The 318 is what all BMWs (except the M-Cars) have been since the 320—cars for profilers, the followers, the one-step-behind the trendy, still with trailing-throttle oversteer and moderate performance and interior space. The Alfa 164 is a very nice car with almost nothing that I would go to an Alfa for—if people bought cars objectively (may it never happen), no one would ever buy one of these.

The Porsche 911 Turbo, is, as I said above, a bad taste, hi-tech replica of the old 901. One would have thought that with the best design team in the world Porsche might have been able to do something a bit more adventurous. The MR2, though certainly a nice enough car, still suffers from the same confusion of thinking, the same lack of focus, that has affected them for years. Rumor was that the final suspension tuning was done by their legal department. Which leaves the NSX (again).


I don’t know about your girlfriend, but my girlfriend bought a Miata. The Capri is a sedan with the top cut off (nice top and boot though), the MR2 is OK but smacks too much of Fiero and Dino 246 and what I think of replicas should be clear by now. I haven’t driven the Saturn yet but my lady friend would call it “boring.”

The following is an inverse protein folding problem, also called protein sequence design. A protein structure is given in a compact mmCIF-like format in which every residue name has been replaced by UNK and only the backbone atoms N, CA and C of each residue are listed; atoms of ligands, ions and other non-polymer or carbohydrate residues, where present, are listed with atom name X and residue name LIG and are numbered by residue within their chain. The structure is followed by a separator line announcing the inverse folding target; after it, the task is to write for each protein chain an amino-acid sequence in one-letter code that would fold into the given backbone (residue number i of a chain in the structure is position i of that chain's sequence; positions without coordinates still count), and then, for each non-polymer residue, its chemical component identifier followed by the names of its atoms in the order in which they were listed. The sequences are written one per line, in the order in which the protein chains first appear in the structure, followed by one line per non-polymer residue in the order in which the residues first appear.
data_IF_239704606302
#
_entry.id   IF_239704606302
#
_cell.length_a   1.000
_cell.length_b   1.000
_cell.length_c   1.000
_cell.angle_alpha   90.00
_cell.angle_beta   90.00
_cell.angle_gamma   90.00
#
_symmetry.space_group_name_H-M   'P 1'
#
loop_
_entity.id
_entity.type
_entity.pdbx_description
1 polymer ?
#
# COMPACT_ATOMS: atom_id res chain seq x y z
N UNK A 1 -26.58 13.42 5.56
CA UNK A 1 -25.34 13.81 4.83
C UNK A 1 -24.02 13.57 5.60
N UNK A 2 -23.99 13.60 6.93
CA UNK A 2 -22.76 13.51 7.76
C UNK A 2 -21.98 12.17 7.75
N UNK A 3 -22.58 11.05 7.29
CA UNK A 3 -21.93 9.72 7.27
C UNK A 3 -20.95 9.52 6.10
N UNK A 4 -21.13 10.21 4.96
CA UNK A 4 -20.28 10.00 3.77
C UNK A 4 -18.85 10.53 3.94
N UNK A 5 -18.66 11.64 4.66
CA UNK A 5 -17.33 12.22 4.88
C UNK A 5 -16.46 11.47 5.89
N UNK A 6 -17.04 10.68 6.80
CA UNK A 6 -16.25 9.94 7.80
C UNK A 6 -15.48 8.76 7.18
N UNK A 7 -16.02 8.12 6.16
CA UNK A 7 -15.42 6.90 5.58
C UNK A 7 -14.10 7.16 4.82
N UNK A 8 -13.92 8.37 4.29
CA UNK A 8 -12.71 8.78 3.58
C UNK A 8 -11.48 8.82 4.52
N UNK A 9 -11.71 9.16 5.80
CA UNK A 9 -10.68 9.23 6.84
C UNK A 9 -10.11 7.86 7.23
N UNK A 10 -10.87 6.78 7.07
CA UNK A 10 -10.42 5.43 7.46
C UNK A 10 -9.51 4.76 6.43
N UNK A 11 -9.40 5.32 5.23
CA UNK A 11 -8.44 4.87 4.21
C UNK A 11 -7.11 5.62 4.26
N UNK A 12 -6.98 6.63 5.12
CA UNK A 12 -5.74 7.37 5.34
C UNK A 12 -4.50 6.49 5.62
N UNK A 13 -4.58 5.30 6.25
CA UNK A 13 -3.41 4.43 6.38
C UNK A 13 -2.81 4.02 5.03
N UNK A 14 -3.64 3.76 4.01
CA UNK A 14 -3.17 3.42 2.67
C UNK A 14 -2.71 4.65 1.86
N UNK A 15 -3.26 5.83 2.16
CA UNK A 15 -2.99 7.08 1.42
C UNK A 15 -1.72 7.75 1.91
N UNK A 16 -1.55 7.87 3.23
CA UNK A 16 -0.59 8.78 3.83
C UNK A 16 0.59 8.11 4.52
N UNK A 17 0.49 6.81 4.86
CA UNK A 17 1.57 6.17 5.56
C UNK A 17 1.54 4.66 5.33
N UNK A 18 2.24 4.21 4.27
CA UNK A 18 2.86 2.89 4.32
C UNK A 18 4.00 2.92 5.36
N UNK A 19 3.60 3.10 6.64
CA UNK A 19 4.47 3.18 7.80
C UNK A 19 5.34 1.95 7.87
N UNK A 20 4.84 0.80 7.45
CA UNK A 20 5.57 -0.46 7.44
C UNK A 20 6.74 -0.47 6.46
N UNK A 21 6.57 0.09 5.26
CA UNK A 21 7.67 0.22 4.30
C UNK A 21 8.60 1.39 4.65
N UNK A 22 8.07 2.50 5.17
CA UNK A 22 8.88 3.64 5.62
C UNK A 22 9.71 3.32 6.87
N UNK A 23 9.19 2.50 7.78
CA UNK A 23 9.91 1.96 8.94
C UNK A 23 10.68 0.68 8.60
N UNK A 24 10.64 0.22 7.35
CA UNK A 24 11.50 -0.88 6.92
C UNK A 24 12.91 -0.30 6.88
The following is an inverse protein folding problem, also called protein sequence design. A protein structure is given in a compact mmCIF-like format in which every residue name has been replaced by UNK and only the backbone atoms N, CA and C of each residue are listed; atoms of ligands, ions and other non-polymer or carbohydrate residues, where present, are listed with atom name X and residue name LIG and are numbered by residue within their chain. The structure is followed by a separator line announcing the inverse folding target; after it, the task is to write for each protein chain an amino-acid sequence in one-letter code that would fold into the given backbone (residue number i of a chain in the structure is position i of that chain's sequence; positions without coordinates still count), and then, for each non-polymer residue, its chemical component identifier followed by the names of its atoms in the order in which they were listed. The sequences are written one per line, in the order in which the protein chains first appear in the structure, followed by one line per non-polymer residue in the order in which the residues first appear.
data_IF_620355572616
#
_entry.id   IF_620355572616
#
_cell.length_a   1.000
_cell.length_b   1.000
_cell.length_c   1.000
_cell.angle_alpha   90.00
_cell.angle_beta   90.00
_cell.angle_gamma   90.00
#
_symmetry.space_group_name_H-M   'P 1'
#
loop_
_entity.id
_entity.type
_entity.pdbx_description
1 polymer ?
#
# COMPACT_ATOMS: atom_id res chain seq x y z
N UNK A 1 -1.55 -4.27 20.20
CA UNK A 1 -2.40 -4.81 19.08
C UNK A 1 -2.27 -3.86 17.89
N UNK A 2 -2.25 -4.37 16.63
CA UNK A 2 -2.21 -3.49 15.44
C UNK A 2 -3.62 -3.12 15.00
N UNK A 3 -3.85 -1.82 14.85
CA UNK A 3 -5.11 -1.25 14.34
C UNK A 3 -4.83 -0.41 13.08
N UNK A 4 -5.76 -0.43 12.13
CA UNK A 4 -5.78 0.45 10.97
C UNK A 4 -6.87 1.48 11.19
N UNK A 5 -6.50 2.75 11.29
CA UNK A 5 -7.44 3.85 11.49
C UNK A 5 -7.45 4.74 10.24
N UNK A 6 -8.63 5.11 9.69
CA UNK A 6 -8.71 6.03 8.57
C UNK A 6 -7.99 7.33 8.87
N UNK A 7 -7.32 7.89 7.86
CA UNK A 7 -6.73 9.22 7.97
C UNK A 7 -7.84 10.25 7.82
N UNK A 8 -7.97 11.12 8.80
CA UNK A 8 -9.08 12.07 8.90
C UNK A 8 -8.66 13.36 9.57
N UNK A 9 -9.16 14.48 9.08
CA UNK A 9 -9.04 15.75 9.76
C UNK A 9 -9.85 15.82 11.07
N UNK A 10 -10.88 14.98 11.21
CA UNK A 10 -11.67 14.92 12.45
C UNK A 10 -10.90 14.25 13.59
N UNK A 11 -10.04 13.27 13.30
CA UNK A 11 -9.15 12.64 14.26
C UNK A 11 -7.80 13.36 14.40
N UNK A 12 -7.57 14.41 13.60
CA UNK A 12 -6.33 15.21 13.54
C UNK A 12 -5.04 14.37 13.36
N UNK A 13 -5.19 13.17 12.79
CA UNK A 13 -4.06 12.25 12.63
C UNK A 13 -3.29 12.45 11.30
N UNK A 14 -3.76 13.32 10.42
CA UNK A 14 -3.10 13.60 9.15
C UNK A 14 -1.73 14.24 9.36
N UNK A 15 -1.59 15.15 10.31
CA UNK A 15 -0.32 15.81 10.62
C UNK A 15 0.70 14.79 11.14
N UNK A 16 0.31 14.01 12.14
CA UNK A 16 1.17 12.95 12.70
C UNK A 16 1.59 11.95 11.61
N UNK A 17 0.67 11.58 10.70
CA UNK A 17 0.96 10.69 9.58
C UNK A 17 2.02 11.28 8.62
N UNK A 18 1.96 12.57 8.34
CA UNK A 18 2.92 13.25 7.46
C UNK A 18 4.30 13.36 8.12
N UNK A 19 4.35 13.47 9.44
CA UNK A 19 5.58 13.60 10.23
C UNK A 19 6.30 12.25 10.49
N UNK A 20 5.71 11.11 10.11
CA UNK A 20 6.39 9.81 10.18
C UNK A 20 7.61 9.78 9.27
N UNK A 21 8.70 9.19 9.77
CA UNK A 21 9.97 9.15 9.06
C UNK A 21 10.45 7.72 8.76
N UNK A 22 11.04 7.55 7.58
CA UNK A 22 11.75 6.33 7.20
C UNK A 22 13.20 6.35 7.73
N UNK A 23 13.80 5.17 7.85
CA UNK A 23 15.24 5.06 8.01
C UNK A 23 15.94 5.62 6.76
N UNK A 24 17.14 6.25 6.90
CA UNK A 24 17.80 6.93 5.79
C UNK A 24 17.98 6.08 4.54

The Celica is nice too, civilized enough, middle class. The Isuzu is merely new. There hasn’t been an Isuzu sold in this country since the Bellet that was in the least interesting. The Reatta is very nice—a step up from OK. It’s what all of those blue-haired ladies in Beverly Hills that bought 450SLs probably should have bought—except that Buick didn’t build it then.


I had to actually bite my fingernails over this one. I finally decided that the only solution would be to own a MBz 500E and an NSX. I, mean, there are times when one needs a back seat or the local constabulary are looking for the little car—four door Benzes, are, after all, invisible in soCal.

1990 Mercedes-Benz 500E
(photo courtesy of Mercedes-Benz)